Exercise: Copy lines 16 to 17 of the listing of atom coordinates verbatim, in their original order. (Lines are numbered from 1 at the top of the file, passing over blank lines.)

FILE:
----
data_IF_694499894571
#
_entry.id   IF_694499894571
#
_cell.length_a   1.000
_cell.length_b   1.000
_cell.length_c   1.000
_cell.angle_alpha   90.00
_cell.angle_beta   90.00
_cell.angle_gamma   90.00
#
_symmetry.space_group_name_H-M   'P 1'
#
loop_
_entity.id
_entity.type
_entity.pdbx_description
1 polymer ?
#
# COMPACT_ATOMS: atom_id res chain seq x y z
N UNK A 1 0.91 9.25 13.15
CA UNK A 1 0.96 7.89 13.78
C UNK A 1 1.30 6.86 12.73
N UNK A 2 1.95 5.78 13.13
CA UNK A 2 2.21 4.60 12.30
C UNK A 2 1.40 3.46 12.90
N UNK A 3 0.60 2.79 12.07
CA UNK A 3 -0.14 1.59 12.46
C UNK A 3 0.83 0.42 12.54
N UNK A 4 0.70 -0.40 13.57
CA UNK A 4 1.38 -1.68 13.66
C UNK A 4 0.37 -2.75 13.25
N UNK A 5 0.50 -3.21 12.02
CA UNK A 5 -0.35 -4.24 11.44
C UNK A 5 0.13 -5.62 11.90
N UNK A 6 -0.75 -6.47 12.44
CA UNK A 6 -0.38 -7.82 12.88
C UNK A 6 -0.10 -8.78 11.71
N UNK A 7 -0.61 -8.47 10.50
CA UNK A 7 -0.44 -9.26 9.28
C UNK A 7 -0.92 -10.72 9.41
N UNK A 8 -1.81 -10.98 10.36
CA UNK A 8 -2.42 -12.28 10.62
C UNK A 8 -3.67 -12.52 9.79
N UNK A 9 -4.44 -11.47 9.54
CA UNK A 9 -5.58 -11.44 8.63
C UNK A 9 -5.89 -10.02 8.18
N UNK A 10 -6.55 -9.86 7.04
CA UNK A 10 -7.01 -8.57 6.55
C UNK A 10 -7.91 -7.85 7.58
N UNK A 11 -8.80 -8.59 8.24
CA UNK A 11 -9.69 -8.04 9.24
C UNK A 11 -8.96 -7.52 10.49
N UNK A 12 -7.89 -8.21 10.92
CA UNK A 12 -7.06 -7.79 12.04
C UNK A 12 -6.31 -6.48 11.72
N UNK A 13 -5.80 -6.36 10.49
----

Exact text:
_entity.type
_entity.pdbx_description